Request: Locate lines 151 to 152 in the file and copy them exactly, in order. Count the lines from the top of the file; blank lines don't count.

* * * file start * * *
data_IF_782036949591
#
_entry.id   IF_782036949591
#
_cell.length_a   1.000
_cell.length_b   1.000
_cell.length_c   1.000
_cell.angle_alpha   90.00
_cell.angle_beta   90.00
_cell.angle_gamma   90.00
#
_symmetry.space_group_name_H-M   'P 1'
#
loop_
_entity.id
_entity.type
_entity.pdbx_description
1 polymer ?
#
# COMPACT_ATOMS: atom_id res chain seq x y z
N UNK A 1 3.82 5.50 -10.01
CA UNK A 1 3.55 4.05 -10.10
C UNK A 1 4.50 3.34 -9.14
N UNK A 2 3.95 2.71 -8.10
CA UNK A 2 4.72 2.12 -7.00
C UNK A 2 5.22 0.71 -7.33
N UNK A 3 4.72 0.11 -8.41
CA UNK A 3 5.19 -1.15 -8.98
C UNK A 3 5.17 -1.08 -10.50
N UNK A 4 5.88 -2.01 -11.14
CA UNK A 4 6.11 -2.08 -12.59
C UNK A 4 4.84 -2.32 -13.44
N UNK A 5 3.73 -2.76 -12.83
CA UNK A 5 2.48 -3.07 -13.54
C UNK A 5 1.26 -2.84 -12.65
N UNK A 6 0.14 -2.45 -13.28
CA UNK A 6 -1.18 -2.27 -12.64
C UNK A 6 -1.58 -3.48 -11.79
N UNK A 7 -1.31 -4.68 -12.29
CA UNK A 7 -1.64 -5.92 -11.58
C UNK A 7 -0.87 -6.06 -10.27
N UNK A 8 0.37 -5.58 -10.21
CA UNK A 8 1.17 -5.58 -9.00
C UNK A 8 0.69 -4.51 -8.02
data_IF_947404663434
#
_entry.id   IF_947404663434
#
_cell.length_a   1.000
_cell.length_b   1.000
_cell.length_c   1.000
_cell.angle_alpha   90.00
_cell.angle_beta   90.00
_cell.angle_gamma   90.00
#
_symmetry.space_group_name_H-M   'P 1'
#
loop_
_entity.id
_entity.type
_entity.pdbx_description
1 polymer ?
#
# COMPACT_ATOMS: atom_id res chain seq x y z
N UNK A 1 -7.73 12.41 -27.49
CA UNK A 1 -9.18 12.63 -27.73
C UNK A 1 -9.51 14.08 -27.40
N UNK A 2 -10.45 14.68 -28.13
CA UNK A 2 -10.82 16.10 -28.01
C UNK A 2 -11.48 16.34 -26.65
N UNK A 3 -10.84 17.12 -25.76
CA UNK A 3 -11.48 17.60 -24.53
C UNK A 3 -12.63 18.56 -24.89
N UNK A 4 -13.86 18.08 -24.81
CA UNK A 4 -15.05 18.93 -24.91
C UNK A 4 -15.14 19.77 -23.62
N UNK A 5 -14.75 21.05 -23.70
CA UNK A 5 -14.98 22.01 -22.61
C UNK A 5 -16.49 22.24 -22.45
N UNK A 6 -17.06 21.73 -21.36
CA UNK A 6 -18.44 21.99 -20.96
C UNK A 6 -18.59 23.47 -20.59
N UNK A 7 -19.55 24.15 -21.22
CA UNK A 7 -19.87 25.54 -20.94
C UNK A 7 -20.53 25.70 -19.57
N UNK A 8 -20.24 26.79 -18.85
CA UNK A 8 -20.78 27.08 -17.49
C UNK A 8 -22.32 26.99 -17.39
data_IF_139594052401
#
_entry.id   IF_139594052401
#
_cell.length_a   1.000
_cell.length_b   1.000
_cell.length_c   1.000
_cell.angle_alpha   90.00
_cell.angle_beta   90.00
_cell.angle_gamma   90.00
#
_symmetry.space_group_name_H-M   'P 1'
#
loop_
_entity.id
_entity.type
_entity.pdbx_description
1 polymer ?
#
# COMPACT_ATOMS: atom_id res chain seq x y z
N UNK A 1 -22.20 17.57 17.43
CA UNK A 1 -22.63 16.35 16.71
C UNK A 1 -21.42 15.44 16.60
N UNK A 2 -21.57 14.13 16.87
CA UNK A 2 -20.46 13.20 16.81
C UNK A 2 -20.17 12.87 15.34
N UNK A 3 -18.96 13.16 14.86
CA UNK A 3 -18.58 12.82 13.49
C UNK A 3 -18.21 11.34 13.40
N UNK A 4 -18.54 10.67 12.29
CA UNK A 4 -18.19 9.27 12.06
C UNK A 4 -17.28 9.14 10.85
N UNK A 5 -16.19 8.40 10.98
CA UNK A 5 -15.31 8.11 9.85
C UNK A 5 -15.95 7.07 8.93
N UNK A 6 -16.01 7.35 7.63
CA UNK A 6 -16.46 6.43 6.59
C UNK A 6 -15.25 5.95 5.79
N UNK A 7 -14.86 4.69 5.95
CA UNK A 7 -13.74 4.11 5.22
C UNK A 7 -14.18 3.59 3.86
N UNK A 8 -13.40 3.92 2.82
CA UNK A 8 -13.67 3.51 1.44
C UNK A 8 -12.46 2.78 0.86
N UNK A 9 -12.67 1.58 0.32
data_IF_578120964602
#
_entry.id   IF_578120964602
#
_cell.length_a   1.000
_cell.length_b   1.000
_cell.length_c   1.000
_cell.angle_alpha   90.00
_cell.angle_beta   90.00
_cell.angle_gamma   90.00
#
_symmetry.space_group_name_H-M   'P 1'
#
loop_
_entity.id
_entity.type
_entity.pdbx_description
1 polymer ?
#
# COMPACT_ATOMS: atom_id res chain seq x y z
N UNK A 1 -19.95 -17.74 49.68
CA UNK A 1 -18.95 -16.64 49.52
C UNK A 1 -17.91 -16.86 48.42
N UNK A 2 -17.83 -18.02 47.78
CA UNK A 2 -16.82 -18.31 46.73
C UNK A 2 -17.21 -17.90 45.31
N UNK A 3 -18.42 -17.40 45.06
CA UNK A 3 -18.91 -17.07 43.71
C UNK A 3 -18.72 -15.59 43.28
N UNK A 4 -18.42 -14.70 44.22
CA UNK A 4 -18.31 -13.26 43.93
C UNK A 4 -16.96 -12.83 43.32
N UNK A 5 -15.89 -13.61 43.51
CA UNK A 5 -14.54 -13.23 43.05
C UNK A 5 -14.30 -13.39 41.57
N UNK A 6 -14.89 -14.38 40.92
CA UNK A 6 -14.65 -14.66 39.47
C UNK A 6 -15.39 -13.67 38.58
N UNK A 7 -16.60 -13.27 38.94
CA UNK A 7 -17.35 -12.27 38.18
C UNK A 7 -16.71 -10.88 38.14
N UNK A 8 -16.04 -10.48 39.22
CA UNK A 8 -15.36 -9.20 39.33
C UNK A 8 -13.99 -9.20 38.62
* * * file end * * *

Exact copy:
1 polymer ?
#